Your MS Treatment Questions, Answered
We get it—whether you were diagnosed with multiple sclerosis (MS) this morning or 20 years ago, treatment options are daunting. New medications for this inflammatory autoimmune disease are added yearly to an already crowded list, and exactly how they work and what they do is confusing. It can be tough to keep up with everything treatment-related—and might leave you with more questions than answers. Whether you’re new to the chronic condition or have put your time in as an MS patient, we have info on MS therapies you’ll want to know about.
Where Do I Start With MS Treatments?
First things first. The best treatment for you depends on where you are in your MS journey. For instance, some treatments address early symptoms—these often include physical therapy, muscle relaxants, and meds for fatigue and anxiety. There are also treatments for MS flares, including short-term high-dose corticosteroids, plasma exchange (the plasma part of your blood cells is removed, mixed with protein, and returned to your body), and hormone-containing gels. And finally, disease-modifying therapies, or DMTs, help stop MS progression.
Which MS Treatment Is Right for Me?
Cliché but true, everyone experiences MS differently. The unique issues you face will dictate your optimal treatment path, says Daniel Ontaneda, M.D., a neurologist at Cleveland Clinic’s Mellen Center for Multiple Sclerosis in Ohio. Researchers have found that for many people, early DMT treatment can reduce symptoms of the disease as well as relapses. But you can still have issues with MS even while taking DMTs, and those need to be addressed to keep your condition from getting worse.
What Are DMTs?
While there’s no cure for MS, there are a lot of medications available to halt the disease in its tracks—about 20 and counting. Some of these drugs, known as disease-modifying therapies or DMTs, help reduce inflammation and nerve damage caused by MS. Available orally, as an injection, or by IV, DMTs can be highly effective at keeping patients in the relapsing-remitting phase of the condition, says Kathleen Costello, a nurse practitioner and adjunct assistant professor at the Johns Hopkins School of Medicine in Baltimore.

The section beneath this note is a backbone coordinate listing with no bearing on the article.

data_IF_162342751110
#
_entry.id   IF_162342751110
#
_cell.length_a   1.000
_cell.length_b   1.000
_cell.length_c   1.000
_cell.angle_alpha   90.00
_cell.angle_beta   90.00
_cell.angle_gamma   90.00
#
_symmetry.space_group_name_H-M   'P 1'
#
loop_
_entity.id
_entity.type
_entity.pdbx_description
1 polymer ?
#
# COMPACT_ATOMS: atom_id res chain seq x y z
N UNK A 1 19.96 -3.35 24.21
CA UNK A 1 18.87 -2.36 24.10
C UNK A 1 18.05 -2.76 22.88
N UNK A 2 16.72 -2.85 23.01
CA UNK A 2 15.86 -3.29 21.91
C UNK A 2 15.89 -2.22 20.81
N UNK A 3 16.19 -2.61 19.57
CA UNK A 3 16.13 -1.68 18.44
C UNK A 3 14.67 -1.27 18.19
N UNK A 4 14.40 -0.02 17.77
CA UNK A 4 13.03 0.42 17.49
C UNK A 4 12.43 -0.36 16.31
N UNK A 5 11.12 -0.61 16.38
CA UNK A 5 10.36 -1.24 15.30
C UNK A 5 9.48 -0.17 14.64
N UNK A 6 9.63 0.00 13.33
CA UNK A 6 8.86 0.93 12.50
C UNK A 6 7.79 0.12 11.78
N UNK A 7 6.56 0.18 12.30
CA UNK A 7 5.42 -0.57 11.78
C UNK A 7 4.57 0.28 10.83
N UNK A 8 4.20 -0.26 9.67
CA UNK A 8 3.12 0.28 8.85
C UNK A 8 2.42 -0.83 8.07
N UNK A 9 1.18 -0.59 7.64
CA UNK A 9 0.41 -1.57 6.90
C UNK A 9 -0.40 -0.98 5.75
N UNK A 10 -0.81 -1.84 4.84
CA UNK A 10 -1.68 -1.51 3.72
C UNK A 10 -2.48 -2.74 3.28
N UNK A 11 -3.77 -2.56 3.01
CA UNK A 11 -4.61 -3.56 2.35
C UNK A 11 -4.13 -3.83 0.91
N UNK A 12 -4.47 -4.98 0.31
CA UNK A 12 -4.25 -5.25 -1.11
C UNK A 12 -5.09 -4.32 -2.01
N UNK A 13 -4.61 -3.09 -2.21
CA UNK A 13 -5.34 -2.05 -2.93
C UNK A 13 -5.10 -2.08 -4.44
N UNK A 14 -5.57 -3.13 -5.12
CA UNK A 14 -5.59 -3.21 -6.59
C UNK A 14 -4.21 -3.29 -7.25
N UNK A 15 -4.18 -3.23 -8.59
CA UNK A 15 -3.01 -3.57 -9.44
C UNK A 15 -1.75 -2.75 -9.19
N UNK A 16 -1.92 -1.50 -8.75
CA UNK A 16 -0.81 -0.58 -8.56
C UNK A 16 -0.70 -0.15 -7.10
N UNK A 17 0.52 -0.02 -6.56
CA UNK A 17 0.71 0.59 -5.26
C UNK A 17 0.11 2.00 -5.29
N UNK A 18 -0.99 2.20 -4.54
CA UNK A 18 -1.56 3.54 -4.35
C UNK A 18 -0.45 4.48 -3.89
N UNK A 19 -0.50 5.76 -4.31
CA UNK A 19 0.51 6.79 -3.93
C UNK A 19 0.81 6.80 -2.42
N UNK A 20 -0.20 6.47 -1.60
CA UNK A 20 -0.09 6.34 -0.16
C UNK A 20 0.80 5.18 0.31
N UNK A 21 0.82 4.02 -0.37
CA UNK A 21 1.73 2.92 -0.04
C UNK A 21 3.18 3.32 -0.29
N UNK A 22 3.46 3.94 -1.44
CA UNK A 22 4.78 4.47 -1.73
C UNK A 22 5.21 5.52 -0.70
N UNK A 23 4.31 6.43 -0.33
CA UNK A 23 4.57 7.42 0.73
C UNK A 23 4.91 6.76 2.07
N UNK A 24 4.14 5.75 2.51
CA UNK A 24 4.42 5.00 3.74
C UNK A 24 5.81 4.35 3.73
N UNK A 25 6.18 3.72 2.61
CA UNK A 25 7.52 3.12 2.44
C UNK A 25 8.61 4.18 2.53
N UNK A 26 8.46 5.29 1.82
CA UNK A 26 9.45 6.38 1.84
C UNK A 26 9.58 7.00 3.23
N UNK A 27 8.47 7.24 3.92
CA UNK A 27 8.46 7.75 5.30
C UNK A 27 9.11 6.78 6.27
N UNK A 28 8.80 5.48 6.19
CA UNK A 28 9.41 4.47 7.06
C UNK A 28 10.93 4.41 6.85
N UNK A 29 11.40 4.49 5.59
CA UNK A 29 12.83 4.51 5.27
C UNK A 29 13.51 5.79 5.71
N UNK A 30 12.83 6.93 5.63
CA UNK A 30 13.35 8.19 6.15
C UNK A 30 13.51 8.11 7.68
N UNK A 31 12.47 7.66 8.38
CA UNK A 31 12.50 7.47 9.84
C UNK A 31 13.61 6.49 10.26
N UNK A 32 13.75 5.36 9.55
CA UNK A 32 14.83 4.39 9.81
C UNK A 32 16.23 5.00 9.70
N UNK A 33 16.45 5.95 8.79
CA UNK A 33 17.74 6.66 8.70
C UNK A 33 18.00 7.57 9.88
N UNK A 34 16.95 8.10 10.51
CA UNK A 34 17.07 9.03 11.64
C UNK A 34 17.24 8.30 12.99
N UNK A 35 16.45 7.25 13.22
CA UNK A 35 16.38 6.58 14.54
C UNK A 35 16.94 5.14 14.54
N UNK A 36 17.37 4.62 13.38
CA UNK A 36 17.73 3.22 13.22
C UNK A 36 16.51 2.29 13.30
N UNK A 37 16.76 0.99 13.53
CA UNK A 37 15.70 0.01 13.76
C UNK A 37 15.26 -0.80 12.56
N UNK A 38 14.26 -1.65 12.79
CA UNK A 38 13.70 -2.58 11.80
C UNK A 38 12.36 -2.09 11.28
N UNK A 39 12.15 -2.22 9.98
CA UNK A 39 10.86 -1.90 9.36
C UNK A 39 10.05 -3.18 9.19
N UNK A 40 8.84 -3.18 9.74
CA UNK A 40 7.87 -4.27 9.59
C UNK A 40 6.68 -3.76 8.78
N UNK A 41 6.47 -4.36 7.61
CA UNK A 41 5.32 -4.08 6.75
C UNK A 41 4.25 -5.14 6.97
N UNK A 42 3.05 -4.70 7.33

How Do I Choose a DMT?
Your doctor will talk with you about the options available. Which one you try first may be dictated, in part, by what your insurance will cover. If you're still feeling fuzzy on how various treatments work, reach out to organizations like the National MS Society. “We can help people understand factors they may want to consider when they speak to their health care provider, to help them navigate their way through,” says Costello, who is also the associate vice-president of Healthcare Access at NMSS.
How Do I Know if My DMT Is Working?
DMTs are not designed to help day-to-day symptoms so you cannot necessarily tell if they are working, however, the goal is to keep your MS under control. The clinical term for it is something of a no-brainer: “What we look for is called ‘no evidence of disease activity,’” says Dr. Ontaneda. In a nutshell, that means you stop having MS relapses or attacks, and there is no evidence of any new brain lesions on your MRI. “It’s a very achievable goal, and it’s what we strive for in all of our patients,” he says.